Are you in the market for some new mountain bike flat pedals? Our team spent weeks reviewing and researching the latest and most popular flat pedals before buying 17 pairs for testing. Our team includes four riders and friends from various riding backgrounds who live in different locations. We tested these pedals for weeks, from dusty rides in Sedona and Prescott, Arizona, to flow trails around Lake Tahoe and on wet and muddy days in the jankiest rock gardens. After each ride, we took notes and analyzed each pedal in our five metrics. Our recommendations are based on our real-world testing and real-world measurements. We aim to help you find the best mountain bike flat pedal for your needs, budget, and riding style.
Pedals are just one piece of this important connection to your bike, so it may be worth looking into our comprehensive reviews of flat pedal shoes for men and flat pedal shoes for women. We’ve also done complete testing of the best mountain bike pedals if you prefer to be clipped in.
Wolf Tooth entered the crowded mountain bike flat pedal market this year with the Waveform and knocked it out of the park. The dual concave platform creates an incredibly natural feeling underfoot, and as our testers noted, “it just feels right.” These pedals performed exceptionally well in our grip, traction, platform, mobility, and weight metrics. The Waveform features 11 bottom load traction pins that provide great grip with various shoes and hold your feet firmly in place on chunky climbs and descents alike. The Waveform is made in two sizes, small and large, so that you can dial in the right size for your foot. Repositioning the foot is easy, even with sticky rubber soles. The three low-friction, fully sealed cartridge bearings spin smoothly and predictably, and your pedal will not spin away from you when you lift your foot off. Rock strikes are kept to a minimum thanks to tapered edges and a slightly smaller width, which we appreciate on rocky trails. Servicing the pedals is easy and takes about 10 minutes, but it requires three different-sized allen keys. However, unlike many pedals, the bearings can be replaced without special tools.
The Waveform’s biggest drawback is the price tag. However, the pedals are fully rebuildable, meaning replacement parts are available through Wolf Tooth’s website. They call it the “Right to Repair.” The Waveform is a great pick if you’re looking for a pedal to take you from cross-country laps to the bike park and everything in between.
The Race Face Chester is an affordable flat pedal with an excellent price-to-performance ratio. It is one of the least expensive models we tested, yet it scored admirably across all our rating metrics. This lightweight model tips the scales at 358-grams and has a rugged nylon composite platform. The platform is moderate in size at 101 mm x 110 mm with a 14 mm profile and sloped leading edges that help reduce pedal strikes. 16 replaceable pins per pedal (eight per side) provide a relatively good grip with proper foot placement. Servicing the internals is straightforward, and removing and replacing pins couldn’t be easier. They also have a timeless style and are offered in many different colors.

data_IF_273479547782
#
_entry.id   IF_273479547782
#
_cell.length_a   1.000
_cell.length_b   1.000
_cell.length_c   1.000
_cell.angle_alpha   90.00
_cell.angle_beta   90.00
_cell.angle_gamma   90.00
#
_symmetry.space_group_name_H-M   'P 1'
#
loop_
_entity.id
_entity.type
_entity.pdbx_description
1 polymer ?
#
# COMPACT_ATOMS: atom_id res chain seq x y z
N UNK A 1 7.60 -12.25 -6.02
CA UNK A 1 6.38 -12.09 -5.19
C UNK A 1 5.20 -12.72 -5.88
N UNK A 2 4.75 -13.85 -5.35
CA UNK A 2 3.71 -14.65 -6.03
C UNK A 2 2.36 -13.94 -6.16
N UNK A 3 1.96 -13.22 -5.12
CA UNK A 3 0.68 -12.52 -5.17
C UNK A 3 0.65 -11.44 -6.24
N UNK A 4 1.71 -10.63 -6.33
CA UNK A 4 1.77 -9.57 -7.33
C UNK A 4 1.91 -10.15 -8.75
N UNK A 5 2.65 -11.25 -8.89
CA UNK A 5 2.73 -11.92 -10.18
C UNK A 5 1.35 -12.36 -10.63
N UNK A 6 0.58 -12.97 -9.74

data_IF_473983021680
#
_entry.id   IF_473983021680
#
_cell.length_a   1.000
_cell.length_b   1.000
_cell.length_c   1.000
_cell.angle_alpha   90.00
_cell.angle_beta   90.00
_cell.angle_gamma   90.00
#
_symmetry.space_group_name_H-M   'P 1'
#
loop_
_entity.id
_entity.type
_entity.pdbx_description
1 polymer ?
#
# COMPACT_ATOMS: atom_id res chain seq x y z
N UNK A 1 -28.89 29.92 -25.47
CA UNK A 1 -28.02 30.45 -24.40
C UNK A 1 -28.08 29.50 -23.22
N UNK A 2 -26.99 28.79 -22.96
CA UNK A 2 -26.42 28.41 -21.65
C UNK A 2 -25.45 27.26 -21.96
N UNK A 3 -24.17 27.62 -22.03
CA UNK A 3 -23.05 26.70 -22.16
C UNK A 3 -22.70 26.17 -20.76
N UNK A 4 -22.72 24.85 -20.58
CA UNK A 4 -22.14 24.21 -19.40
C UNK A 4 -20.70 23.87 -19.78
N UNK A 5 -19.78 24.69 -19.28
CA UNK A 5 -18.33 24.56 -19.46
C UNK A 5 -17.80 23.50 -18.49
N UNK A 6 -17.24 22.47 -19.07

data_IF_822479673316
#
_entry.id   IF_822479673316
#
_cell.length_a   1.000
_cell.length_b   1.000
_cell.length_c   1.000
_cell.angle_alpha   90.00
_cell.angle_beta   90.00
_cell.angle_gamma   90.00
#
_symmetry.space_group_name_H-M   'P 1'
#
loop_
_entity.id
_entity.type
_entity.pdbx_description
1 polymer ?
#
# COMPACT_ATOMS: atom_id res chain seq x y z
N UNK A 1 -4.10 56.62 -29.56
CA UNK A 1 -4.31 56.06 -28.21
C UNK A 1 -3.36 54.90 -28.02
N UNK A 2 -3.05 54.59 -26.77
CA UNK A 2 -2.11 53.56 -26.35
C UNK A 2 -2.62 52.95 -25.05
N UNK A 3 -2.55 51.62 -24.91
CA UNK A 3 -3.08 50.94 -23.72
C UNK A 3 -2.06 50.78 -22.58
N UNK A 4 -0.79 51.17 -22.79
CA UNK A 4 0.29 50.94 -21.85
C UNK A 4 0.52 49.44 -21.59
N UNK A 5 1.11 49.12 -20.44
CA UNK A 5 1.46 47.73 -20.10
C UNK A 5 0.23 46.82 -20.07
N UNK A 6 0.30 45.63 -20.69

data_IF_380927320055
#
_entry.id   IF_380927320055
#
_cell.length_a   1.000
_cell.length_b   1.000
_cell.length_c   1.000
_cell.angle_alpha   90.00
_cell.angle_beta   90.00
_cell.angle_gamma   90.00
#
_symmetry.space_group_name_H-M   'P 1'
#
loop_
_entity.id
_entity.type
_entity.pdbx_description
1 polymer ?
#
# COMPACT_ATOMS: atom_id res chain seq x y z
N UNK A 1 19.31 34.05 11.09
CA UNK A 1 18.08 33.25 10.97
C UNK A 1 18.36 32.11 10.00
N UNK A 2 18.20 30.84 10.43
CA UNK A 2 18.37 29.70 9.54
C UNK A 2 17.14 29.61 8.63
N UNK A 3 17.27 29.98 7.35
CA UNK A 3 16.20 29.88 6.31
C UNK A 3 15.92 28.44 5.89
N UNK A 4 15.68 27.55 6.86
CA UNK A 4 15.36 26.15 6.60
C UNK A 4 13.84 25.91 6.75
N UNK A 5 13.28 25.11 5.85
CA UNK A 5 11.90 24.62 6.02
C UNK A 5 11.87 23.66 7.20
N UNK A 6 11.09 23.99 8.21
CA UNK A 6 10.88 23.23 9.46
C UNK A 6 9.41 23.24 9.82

The Chester’s are great, but they aren’t perfect. With only eight pins per side and none along the axle, they do not have the strongest grip and can feel a little slippery in wet conditions. The moderately-sized platform also may not be ideal for those with larger feet. Beyond that, they are a good option for those who value a little foot mobility and riders on a budget.
The OneUp Components Composite is a solid product at an impressive price. OneUp delivered a quality composite (plastic) pedal with features synonymous with high-end aluminum models. At first glance, they look almost exactly like their aluminum sibling, with a relatively large platform and ten bottom-loading traction pins. The Composite is highly functional on the trail and performs solidly across our performance metrics. These pedals offer a relatively lightweight design that blends a solid grip with some foot mobility. If you are looking for a composite pedal that does its job well and won’t blow your budget, the Composite might be the ticket.
However, don’t be fooled. These are still budget-oriented pedals, and the grip and traction can’t match the same levels as some of the high-end performers in our review. Yes, they offer sufficient levels of grip, but there is no confusion with some of our review’s best options and are a fabulous option for the rider with a spending limit.
The Deity TMAC is a rugged pedal built for burly descents and hard riding. The TMAC was designed and tested to meet the demands of Tyler McCaul, one of the sport’s most talented downhill and free riders. These pedals beautifully blend thoughtful engineering and exquisite looks. The symmetrically designed pedals are machined from T6 Aluminum for strength and durability. They offer excellent balance, a large platform, and loads of grip with 14 pins per side. Their two-and-one-half millimeter concave depth enhances grip and foot comfort while climbing and descending. The symmetrical shape of the pedals delivers a balanced feel and helps distribute weight evenly across the platform. Riders will find that these pedals work great across many forms of riding, and their versatility should not go unnoticed.
While we loved these pedals for their incredible grip, we admit they may be too grippy for some riders. Those who like a little foot mobility should probably look elsewhere. Additionally, we found the large symmetrical pedal body and thicker profile of these pedals to make them slightly more prone to pedal strikes. That said, for riders who want a burly pedal with high levels of grip, durability, and style, the TMAC is a fantastic choice.